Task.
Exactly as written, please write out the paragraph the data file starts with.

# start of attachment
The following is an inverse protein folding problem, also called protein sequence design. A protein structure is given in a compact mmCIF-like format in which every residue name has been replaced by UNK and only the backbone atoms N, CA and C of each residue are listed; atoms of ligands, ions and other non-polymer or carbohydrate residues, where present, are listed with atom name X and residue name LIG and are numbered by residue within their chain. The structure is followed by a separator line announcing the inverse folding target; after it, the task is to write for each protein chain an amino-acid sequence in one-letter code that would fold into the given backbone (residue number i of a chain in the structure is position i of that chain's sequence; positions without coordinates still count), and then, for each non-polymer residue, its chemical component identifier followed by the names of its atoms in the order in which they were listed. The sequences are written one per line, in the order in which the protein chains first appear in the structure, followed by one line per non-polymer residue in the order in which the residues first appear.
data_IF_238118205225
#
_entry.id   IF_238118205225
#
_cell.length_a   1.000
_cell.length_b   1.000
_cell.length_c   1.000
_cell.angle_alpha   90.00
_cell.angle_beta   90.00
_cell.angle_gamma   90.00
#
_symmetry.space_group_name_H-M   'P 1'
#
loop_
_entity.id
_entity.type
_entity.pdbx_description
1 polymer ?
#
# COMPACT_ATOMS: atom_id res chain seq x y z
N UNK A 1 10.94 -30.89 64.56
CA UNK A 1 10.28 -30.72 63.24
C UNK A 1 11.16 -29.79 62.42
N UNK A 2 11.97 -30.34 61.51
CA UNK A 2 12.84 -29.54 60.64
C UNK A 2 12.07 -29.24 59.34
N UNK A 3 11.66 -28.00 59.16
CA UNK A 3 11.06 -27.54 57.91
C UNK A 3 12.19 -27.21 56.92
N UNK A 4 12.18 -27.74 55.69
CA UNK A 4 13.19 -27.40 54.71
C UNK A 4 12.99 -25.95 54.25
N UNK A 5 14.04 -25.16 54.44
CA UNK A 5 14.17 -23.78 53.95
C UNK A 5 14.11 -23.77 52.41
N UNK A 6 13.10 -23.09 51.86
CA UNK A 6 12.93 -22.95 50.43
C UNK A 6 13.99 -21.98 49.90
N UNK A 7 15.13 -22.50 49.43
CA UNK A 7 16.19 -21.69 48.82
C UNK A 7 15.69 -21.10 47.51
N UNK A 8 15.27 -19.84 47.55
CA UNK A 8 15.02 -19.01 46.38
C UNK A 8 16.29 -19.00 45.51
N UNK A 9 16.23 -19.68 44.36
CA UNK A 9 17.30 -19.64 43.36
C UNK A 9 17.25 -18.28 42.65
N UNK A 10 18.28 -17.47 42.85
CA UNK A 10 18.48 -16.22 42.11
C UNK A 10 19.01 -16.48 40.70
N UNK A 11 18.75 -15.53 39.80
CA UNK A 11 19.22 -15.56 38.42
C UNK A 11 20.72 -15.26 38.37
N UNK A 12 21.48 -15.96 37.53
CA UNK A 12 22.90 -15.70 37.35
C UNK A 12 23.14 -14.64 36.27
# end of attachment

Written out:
The following is an inverse protein folding problem, also called protein sequence design. A protein structure is given in a compact mmCIF-like format in which every residue name has been replaced by UNK and only the backbone atoms N, CA and C of each residue are listed; atoms of ligands, ions and other non-polymer or carbohydrate residues, where present, are listed with atom name X and residue name LIG and are numbered by residue within their chain. The structure is followed by a separator line announcing the inverse folding target; after it, the task is to write for each protein chain an amino-acid sequence in one-letter code that would fold into the given backbone (residue number i of a chain in the structure is position i of that chain's sequence; positions without coordinates still count), and then, for each non-polymer residue, its chemical component identifier followed by the names of its atoms in the order in which they were listed. The sequences are written one per line, in the order in which the protein chains first appear in the structure, followed by one line per non-polymer residue in the order in which the residues first appear.